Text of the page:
LEXINGTON, Virginia—Every Wednesday morning, James McDaniel sits along the South Main Street portion of U.S. Highway 11 with a healthy stack of The News-Gazette beside him. He wears a neat white apron with the newspaper’s moniker stitched across the top.
He keeps a small, folded tarp tucked away to protect the paper in case of rain, even if there isn’t a cloud in the sky. “You just never know,” he says. He also keeps a broad, never-failing smile on his face and a “hello” on his lips for everyone who passes on the street, whether they buy a paper or not.
During the semester I taught at Washington and Lee University last spring, I would buy a couple dozen copies of the weekly newspaper and bring them to my students to read as part of their curriculum. Perhaps it was an odd choice for young people with never-ending access to information on their smartphones. But I wanted the students to understand the importance of localism and community in the digital age. It’s something you don’t always get when you choose what to read or see, rather than being shown what you might otherwise miss.
Take, for example, the weekly Lexington Farmers’ Market in McCrum’s parking lot, behind the iconic Southern Inn. My students found out about it by reading the paper, despite its having gone on for weeks under their very noses, less than two blocks from our classroom. As they put it, before seeing it in the local paper, they hadn’t even known to look for it.
The trip ended up becoming their first news-writing assignment. They all spread out and interviewed people, like the lilac farmer who produces her own soaps and candles; the quiet Amish family with the abundance of homemade, doughy baked goods; the woodworker; the beekeeper with jars of fresh honey and beeswax; and several local organic farmers.
The lesson was that the most trusted news stories come from reporters who are actually part of the localities on which they are reporting. This is something News-Gazette publisher Matt Paxton emphasizes. It’s the reason people in Rockbridge County trust his newsroom more than they do the national news.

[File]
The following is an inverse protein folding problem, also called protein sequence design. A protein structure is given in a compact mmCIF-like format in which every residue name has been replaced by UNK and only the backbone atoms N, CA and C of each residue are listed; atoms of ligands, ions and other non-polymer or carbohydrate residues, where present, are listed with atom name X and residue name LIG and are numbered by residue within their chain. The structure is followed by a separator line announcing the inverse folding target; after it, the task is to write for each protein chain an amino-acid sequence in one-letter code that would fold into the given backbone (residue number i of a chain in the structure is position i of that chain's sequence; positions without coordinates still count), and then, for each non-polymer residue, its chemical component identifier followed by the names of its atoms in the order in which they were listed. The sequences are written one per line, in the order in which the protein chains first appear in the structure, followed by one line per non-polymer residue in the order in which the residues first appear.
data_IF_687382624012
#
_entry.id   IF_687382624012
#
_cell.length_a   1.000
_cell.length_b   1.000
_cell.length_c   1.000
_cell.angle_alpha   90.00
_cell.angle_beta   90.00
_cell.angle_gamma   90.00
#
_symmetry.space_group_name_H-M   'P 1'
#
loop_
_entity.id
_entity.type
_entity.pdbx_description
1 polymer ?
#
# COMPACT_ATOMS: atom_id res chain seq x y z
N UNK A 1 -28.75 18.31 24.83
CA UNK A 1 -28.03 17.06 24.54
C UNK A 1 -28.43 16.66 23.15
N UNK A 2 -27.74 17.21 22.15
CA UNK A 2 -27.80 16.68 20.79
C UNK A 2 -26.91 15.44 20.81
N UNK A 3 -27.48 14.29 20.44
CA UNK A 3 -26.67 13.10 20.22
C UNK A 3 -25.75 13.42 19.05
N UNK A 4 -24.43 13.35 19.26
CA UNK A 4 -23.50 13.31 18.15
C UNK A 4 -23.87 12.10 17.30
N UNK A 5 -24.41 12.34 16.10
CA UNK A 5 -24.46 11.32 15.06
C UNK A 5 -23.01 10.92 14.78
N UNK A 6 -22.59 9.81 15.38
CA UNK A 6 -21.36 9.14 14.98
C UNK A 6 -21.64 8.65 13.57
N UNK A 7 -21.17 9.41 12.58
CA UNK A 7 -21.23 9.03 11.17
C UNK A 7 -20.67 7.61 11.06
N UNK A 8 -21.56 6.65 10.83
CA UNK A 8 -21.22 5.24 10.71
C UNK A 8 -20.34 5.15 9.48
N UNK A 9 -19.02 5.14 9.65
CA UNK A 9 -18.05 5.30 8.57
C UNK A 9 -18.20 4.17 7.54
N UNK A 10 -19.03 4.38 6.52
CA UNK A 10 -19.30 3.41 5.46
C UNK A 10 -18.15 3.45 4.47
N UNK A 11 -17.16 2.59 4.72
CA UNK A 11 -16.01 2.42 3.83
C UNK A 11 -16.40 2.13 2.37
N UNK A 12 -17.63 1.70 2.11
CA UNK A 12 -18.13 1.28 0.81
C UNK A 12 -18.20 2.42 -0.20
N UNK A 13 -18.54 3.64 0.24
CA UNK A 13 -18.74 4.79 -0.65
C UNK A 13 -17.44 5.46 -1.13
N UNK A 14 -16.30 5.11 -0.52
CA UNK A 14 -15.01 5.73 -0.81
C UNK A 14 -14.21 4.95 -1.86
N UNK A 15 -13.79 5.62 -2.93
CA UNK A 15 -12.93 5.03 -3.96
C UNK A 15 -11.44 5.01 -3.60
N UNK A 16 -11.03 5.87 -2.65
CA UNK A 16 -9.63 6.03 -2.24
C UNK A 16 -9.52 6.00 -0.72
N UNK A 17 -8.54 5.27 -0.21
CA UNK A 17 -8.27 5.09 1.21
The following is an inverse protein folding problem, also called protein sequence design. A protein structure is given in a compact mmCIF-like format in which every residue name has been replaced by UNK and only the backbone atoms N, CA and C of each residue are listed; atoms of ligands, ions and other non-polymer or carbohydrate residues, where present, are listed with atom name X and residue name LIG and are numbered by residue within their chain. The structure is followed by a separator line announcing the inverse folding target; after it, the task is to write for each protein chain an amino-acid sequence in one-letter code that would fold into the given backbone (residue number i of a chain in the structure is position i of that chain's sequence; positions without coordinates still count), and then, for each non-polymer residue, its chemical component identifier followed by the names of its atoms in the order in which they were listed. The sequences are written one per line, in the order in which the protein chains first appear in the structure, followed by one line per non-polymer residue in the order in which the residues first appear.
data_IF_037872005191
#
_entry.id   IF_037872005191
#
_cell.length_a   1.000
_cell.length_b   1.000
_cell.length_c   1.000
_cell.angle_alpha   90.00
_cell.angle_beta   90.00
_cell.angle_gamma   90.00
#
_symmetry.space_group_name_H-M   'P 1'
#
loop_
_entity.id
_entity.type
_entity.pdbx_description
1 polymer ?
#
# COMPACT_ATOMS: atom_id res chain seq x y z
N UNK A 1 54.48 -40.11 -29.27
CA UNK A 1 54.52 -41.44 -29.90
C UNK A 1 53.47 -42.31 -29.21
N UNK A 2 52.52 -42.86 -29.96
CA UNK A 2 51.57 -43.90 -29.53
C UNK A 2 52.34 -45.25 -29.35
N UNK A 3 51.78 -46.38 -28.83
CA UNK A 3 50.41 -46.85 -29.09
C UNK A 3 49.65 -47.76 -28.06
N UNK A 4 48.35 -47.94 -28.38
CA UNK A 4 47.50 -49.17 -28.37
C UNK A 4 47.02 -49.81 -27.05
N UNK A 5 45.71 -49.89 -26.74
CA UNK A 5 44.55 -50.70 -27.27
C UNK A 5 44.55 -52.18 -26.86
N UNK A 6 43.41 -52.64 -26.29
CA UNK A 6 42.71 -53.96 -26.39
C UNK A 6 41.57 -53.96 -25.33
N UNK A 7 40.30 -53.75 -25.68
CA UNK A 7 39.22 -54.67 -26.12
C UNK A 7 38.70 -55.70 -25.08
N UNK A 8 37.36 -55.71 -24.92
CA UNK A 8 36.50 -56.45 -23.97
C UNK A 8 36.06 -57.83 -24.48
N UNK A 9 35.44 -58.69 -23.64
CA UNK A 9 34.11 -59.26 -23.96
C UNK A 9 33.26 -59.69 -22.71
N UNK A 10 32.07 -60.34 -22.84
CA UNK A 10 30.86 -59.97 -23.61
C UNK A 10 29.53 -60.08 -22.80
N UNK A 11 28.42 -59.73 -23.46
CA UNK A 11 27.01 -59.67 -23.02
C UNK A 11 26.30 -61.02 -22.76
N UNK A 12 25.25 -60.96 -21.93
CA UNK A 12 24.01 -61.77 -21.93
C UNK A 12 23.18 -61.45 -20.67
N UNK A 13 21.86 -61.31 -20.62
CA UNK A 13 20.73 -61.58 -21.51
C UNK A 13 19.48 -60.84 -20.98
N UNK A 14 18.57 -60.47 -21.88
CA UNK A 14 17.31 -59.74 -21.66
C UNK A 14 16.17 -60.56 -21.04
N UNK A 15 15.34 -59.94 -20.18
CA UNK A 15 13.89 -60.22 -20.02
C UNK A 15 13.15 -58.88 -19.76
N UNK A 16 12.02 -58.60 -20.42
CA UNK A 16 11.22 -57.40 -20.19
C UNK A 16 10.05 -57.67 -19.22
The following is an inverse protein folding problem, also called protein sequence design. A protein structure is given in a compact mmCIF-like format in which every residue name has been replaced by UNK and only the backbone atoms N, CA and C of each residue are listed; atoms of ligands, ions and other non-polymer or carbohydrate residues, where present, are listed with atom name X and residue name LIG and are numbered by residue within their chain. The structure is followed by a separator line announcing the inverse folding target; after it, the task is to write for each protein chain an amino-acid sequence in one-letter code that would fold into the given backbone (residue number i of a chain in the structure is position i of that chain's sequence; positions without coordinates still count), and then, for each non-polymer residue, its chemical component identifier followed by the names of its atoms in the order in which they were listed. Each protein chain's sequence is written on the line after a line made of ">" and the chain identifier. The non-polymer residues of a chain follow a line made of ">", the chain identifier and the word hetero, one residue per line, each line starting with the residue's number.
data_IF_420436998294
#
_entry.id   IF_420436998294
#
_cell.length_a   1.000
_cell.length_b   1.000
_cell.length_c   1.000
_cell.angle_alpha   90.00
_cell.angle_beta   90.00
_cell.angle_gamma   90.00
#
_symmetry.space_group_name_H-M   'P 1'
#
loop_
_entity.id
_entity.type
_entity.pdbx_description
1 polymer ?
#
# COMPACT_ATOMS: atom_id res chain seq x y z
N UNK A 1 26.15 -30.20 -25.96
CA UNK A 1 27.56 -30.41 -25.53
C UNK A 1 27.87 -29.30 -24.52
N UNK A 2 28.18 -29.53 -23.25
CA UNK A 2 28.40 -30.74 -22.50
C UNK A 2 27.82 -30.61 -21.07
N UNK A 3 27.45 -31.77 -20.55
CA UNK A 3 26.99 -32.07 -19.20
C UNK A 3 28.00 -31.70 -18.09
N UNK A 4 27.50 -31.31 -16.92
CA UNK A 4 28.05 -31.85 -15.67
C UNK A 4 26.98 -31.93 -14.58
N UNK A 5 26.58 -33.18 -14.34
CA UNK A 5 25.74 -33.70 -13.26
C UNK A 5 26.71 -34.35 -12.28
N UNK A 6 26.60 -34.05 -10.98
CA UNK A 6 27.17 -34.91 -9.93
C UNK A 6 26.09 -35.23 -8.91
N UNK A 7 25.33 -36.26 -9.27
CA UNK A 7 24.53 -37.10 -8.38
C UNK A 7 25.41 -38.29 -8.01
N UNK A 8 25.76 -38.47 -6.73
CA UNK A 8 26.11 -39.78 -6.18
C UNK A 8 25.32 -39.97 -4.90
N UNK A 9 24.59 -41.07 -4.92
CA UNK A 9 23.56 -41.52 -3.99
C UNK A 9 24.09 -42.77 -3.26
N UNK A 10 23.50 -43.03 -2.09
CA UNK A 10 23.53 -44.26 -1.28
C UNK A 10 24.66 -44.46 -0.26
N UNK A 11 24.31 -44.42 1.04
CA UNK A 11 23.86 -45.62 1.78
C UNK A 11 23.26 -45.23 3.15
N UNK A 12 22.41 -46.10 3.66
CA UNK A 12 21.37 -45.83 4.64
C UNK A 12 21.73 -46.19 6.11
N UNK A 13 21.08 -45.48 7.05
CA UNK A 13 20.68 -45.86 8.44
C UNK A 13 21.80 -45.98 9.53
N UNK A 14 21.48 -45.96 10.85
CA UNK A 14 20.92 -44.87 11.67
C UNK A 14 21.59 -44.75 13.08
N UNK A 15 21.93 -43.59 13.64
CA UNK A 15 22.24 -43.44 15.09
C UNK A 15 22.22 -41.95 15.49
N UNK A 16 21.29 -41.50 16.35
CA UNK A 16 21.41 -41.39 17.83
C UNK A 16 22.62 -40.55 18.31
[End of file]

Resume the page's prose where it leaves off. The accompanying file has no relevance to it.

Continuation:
Last week, Edelman released its annual Trust Barometer study and once again found a steep decline in trust in national media, with 57 percent of those surveyed globally believing that the media they use is “contaminated with untrustworthy information.” The vast majority (76 percent) “worry about false information or fake news being used as a weapon.”
“I think that much of the distrust of national media revolves around the general polarization of national politics,” explained Paxton. It’s something community newspapers avoid by simply being as fair as possible.
“We all have the experience of writing a story and then walking down the street and running into the person that we just wrote about,” he explained. “And when you write a story, you keep that in the back of your mind. You want to be scrupulously fair and not just throwing arrows.”
The problem is that people in places far from New York and Washington newsrooms are being forced more and more to read or view the national news because sometimes it is their only option. More and more local newspapers across the country are closing. There is no one left to report on lacrosse games or water authority decisions or city councils or police forces.
A study by the University of North Carolina Hussman School of Media and Journalism showed that hundreds of newspapers have closed across the country. Thousands of journalists have lost their jobs, leaving local news deserts for millions.
People in these news deserts end up getting their news from someone outside their community who does not share their values or worldview. They end up seeing bias and a lack of balance in the reporting. People at national newsrooms often have no one working there who is like them.
“This is a real interesting issue,” Paxton remarked to me. “Last Friday was the Lee-Jackson Day Celebration; we had people who dressed up in Confederate dress, waving Confederate flags … all over the place. Monday was MLK Day. We had, even in the freezing weather, a big parade and some neat observances around the community. We covered both of those very thoroughly. I can’t think of two things that are so diametrically opposed, and yet everybody seemed to get along. … Covered by the national news it would have definitely been sensational.”
Paxton, who was once the president of the National Newspaper Association, is bullish on the future of community newspapers in spite of all the bad national news. “No doubt they are always needed and critical,” he said. “They are the heart of where the trust in news lives.”
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